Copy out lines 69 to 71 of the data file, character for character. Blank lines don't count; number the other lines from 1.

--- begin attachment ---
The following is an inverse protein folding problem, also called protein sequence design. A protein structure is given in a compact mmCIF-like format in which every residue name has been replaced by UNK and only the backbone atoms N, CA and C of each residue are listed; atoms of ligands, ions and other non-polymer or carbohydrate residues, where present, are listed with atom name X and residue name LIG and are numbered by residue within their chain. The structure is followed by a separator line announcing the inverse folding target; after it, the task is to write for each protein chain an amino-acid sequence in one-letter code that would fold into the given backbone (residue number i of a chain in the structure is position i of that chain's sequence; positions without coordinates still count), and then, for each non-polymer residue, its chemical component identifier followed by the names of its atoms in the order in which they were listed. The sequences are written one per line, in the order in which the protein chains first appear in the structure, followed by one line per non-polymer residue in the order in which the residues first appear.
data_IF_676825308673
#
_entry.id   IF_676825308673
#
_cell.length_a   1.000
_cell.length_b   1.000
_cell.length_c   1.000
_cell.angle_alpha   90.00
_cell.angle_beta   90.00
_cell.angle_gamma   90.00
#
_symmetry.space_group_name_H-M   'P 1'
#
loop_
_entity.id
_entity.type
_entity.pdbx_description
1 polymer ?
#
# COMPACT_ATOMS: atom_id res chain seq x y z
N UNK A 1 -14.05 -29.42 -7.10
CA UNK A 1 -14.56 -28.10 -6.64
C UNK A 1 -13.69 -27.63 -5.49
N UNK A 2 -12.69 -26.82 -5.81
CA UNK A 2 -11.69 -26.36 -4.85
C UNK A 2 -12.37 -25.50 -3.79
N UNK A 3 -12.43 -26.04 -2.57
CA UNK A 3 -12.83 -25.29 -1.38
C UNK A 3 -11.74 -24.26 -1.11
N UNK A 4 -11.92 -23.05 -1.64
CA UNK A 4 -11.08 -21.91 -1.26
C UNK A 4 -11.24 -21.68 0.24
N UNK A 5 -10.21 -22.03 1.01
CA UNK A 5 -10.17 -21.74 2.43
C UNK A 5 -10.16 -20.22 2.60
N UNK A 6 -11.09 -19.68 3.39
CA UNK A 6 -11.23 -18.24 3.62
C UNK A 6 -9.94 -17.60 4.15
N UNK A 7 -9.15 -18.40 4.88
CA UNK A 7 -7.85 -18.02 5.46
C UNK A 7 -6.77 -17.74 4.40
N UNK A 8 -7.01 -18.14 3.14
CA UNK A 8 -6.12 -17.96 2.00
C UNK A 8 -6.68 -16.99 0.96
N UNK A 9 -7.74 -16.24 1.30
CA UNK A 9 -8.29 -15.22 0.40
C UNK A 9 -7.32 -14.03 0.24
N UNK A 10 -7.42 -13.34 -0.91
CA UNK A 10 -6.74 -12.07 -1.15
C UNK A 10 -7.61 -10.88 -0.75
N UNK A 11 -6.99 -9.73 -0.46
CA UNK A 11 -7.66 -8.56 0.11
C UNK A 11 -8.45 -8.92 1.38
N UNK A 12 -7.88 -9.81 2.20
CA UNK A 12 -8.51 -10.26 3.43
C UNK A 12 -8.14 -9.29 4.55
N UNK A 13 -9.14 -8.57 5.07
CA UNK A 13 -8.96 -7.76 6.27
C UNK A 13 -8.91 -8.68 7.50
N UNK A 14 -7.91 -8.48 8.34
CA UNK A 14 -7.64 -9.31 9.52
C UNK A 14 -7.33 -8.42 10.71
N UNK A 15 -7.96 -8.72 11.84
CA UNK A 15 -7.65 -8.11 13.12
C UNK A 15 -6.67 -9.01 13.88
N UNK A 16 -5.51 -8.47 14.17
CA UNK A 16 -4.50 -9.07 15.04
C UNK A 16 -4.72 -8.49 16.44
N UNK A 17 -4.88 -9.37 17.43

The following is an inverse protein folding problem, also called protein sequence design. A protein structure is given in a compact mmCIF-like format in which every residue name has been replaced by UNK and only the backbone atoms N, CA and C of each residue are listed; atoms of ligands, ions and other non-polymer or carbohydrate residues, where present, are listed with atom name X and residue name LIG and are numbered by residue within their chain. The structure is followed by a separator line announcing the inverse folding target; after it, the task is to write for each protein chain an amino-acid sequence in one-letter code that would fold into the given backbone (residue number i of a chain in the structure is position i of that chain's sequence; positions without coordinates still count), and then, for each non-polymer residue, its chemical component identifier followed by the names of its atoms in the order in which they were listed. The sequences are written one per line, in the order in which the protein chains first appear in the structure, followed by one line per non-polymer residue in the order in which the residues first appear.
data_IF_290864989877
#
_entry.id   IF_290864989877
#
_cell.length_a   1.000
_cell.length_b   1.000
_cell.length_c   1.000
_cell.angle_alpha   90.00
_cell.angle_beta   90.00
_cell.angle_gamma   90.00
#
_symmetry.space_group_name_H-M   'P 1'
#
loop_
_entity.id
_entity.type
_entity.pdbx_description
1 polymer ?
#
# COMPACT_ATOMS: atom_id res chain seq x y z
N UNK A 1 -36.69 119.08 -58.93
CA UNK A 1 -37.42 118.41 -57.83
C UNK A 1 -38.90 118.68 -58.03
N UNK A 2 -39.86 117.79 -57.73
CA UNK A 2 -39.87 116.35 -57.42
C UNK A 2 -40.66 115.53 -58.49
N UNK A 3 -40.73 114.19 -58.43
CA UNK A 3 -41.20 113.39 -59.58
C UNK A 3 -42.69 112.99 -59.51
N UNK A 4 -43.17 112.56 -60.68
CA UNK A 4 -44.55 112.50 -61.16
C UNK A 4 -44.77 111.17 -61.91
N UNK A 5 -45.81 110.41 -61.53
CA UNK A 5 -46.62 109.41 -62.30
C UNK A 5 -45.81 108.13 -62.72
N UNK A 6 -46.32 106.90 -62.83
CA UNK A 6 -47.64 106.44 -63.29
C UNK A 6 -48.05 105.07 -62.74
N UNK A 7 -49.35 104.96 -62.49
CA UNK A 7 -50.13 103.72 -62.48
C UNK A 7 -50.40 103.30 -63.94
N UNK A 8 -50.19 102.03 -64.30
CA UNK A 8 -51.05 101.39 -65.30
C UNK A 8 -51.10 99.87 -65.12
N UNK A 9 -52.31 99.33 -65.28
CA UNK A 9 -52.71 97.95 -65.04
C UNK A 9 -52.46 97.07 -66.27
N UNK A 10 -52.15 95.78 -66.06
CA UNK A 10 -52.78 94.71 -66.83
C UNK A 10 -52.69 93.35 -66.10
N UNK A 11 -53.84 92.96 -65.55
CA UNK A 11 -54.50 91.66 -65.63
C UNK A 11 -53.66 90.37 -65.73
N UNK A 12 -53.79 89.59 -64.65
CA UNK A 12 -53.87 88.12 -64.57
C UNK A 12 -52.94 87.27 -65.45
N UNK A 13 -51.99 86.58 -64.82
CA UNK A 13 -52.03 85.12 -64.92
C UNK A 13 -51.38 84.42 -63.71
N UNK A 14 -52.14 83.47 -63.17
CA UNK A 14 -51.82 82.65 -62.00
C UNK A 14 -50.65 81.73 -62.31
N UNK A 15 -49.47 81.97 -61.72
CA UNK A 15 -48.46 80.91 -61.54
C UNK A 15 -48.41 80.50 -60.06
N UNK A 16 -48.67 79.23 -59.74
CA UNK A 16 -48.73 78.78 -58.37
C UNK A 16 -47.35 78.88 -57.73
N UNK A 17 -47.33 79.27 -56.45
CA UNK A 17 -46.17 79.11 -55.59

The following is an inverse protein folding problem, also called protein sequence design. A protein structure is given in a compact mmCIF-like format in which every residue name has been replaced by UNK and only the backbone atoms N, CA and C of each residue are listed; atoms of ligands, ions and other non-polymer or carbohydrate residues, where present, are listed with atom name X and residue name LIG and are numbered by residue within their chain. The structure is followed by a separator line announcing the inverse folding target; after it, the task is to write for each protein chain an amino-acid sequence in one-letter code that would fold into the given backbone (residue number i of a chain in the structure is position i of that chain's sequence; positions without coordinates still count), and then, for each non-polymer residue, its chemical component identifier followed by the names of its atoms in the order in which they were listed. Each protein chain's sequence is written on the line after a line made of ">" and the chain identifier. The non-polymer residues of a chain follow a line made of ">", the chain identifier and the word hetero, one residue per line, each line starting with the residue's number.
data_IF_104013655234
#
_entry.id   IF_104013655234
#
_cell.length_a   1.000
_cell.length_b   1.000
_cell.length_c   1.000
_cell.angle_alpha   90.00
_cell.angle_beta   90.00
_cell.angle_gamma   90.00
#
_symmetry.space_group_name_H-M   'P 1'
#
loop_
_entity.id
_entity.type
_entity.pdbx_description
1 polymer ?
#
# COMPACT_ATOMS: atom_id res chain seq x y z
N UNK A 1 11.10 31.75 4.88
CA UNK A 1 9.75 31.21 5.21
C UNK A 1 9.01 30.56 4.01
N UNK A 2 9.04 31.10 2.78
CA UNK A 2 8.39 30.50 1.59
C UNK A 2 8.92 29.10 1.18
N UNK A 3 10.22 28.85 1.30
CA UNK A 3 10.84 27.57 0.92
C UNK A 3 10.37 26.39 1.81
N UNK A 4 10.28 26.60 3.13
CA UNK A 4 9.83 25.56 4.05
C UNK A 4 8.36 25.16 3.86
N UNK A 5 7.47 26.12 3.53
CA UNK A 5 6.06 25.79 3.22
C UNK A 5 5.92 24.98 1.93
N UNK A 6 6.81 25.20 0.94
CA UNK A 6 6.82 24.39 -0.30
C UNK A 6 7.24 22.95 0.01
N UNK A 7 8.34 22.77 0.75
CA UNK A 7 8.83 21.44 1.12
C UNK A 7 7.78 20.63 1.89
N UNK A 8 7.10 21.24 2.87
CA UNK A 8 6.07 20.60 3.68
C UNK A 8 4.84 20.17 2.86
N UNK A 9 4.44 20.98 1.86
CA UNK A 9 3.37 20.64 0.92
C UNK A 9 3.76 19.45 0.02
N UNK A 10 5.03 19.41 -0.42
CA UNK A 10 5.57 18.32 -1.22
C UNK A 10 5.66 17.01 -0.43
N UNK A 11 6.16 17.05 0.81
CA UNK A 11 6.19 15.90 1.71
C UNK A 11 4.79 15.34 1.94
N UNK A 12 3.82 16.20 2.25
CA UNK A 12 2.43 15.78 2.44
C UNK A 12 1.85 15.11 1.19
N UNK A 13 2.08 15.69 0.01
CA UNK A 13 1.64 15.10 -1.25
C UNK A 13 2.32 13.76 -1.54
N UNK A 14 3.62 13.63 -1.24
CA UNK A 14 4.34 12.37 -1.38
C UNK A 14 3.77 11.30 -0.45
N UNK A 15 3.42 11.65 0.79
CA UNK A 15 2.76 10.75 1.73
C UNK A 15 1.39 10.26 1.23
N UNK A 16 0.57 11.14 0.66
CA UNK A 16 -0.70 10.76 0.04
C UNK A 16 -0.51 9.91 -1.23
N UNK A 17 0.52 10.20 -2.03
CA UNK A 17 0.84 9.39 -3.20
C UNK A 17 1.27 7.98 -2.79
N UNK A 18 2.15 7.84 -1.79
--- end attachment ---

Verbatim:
C UNK A 16 -4.72 -8.49 16.44
N UNK A 17 -4.88 -9.37 17.43

The following is an inverse protein folding problem, also called protein sequence design. A protein structure is given in a compact mmCIF-like format in which every residue name has been replaced by UNK and only the backbone atoms N, CA and C of each residue are listed; atoms of ligands, ions and other non-polymer or carbohydrate residues, where present, are listed with atom name X and residue name LIG and are numbered by residue within their chain. The structure is followed by a separator line announcing the inverse folding target; after it, the task is to write for each protein chain an amino-acid sequence in one-letter code that would fold into the given backbone (residue number i of a chain in the structure is position i of that chain's sequence; positions without coordinates still count), and then, for each non-polymer residue, its chemical component identifier followed by the names of its atoms in the order in which they were listed. The sequences are written one per line, in the order in which the protein chains first appear in the structure, followed by one line per non-polymer residue in the order in which the residues first appear.